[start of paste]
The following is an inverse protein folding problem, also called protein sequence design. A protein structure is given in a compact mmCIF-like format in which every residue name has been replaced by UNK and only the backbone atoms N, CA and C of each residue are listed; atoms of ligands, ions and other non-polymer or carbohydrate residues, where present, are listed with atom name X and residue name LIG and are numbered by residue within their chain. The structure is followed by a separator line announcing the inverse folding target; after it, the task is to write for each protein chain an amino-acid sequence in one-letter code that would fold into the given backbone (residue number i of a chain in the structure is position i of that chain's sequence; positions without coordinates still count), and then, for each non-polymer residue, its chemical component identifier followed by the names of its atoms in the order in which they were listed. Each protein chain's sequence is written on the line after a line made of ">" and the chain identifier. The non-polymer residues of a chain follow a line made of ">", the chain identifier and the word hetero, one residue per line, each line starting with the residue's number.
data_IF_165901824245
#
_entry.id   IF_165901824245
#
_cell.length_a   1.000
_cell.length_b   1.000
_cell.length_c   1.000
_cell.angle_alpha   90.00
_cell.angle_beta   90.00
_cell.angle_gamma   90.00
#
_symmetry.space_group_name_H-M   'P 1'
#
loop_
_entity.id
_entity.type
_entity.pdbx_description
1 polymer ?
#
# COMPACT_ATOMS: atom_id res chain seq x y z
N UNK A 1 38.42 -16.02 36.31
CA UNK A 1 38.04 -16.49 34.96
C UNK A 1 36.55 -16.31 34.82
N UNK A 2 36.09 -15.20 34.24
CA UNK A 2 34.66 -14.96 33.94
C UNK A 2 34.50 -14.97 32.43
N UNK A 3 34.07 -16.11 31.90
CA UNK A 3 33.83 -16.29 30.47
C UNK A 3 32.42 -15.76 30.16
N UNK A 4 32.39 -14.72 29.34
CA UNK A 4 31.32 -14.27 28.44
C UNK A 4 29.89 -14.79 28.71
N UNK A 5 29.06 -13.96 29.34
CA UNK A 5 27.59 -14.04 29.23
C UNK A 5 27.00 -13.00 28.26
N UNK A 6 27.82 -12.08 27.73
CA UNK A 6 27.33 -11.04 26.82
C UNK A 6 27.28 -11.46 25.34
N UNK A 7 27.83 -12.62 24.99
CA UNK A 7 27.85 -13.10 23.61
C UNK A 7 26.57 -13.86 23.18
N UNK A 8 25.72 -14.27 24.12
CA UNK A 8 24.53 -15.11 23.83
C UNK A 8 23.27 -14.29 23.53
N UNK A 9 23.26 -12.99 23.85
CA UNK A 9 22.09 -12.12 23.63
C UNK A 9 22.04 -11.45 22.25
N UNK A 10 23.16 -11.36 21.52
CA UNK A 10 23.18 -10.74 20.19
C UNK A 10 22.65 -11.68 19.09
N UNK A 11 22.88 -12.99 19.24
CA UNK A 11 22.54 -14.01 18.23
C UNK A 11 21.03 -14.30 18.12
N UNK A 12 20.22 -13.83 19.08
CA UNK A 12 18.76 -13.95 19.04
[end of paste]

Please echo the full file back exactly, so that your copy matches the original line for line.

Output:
The following is an inverse protein folding problem, also called protein sequence design. A protein structure is given in a compact mmCIF-like format in which every residue name has been replaced by UNK and only the backbone atoms N, CA and C of each residue are listed; atoms of ligands, ions and other non-polymer or carbohydrate residues, where present, are listed with atom name X and residue name LIG and are numbered by residue within their chain. The structure is followed by a separator line announcing the inverse folding target; after it, the task is to write for each protein chain an amino-acid sequence in one-letter code that would fold into the given backbone (residue number i of a chain in the structure is position i of that chain's sequence; positions without coordinates still count), and then, for each non-polymer residue, its chemical component identifier followed by the names of its atoms in the order in which they were listed. Each protein chain's sequence is written on the line after a line made of ">" and the chain identifier. The non-polymer residues of a chain follow a line made of ">", the chain identifier and the word hetero, one residue per line, each line starting with the residue's number.
data_IF_165901824245
#
_entry.id   IF_165901824245
#
_cell.length_a   1.000
_cell.length_b   1.000
_cell.length_c   1.000
_cell.angle_alpha   90.00
_cell.angle_beta   90.00
_cell.angle_gamma   90.00
#
_symmetry.space_group_name_H-M   'P 1'
#
loop_
_entity.id
_entity.type
_entity.pdbx_description
1 polymer ?
#
# COMPACT_ATOMS: atom_id res chain seq x y z
N UNK A 1 38.42 -16.02 36.31
CA UNK A 1 38.04 -16.49 34.96
C UNK A 1 36.55 -16.31 34.82
N UNK A 2 36.09 -15.20 34.24
CA UNK A 2 34.66 -14.96 33.94
C UNK A 2 34.50 -14.97 32.43
N UNK A 3 34.07 -16.11 31.90
CA UNK A 3 33.83 -16.29 30.47
C UNK A 3 32.42 -15.76 30.16
N UNK A 4 32.39 -14.72 29.34
CA UNK A 4 31.32 -14.27 28.44
C UNK A 4 29.89 -14.79 28.71
N UNK A 5 29.06 -13.96 29.34
CA UNK A 5 27.59 -14.04 29.23
C UNK A 5 27.00 -13.00 28.26
N UNK A 6 27.82 -12.08 27.73
CA UNK A 6 27.33 -11.04 26.82
C UNK A 6 27.28 -11.46 25.34
N UNK A 7 27.83 -12.62 24.99
CA UNK A 7 27.85 -13.10 23.61
C UNK A 7 26.57 -13.86 23.18
N UNK A 8 25.72 -14.27 24.12
CA UNK A 8 24.53 -15.11 23.83
C UNK A 8 23.27 -14.29 23.53
N UNK A 9 23.26 -12.99 23.85
CA UNK A 9 22.09 -12.12 23.63
C UNK A 9 22.04 -11.45 22.25
N UNK A 10 23.16 -11.36 21.52
CA UNK A 10 23.18 -10.74 20.19
C UNK A 10 22.65 -11.68 19.09
N UNK A 11 22.88 -12.99 19.24
CA UNK A 11 22.54 -14.01 18.23
C UNK A 11 21.03 -14.30 18.12
N UNK A 12 20.22 -13.83 19.08
CA UNK A 12 18.76 -13.95 19.04